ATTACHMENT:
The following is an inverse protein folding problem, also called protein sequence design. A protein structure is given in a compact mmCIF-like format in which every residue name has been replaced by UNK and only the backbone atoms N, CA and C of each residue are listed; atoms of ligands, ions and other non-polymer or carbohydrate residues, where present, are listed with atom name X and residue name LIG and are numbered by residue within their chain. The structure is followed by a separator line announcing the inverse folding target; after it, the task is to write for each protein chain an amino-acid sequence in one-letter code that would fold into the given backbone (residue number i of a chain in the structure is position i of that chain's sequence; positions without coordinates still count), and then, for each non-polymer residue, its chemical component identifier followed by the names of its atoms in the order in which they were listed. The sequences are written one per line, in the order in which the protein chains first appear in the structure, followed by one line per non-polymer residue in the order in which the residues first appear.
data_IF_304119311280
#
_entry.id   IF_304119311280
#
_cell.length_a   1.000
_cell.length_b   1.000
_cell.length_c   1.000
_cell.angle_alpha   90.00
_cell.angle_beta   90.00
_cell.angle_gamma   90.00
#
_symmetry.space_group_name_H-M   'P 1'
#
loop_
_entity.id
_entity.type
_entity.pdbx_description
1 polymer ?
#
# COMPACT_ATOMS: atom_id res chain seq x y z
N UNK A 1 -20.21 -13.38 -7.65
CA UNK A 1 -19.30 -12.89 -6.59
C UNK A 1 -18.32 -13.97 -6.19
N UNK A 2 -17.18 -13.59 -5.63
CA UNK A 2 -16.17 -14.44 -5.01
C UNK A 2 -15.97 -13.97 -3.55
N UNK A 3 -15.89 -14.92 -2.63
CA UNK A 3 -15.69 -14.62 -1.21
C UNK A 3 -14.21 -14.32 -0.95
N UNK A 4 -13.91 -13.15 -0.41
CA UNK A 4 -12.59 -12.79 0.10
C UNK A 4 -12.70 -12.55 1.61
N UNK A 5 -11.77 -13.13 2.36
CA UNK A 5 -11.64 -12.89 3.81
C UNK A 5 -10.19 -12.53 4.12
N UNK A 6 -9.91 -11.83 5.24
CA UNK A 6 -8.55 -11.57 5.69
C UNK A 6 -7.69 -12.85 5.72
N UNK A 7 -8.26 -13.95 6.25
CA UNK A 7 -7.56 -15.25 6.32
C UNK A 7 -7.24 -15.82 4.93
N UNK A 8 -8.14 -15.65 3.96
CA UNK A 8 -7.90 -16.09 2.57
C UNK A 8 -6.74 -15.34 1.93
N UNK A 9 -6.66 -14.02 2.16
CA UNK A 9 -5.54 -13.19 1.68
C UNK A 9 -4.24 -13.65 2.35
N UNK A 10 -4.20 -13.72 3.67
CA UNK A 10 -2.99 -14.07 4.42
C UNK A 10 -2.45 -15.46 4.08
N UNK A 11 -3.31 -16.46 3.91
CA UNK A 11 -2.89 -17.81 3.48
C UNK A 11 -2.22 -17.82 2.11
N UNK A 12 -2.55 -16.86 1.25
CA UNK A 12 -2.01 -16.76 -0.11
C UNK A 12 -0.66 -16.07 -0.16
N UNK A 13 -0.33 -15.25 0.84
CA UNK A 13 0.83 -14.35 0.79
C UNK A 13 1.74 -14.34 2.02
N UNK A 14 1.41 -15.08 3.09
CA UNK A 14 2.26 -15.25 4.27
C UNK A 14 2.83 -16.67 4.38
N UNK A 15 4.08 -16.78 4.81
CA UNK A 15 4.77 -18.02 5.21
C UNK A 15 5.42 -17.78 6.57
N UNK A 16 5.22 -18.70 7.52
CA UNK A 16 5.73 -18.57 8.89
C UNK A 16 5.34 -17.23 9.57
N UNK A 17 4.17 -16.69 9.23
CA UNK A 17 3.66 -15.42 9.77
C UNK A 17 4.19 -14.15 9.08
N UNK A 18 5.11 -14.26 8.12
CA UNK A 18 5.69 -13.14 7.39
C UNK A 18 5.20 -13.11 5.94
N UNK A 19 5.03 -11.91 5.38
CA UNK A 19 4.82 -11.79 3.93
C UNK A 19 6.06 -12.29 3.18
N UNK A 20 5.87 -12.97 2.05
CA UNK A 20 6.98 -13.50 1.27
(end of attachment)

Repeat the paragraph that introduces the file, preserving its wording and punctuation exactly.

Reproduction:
The following is an inverse protein folding problem, also called protein sequence design. A protein structure is given in a compact mmCIF-like format in which every residue name has been replaced by UNK and only the backbone atoms N, CA and C of each residue are listed; atoms of ligands, ions and other non-polymer or carbohydrate residues, where present, are listed with atom name X and residue name LIG and are numbered by residue within their chain. The structure is followed by a separator line announcing the inverse folding target; after it, the task is to write for each protein chain an amino-acid sequence in one-letter code that would fold into the given backbone (residue number i of a chain in the structure is position i of that chain's sequence; positions without coordinates still count), and then, for each non-polymer residue, its chemical component identifier followed by the names of its atoms in the order in which they were listed. The sequences are written one per line, in the order in which the protein chains first appear in the structure, followed by one line per non-polymer residue in the order in which the residues first appear.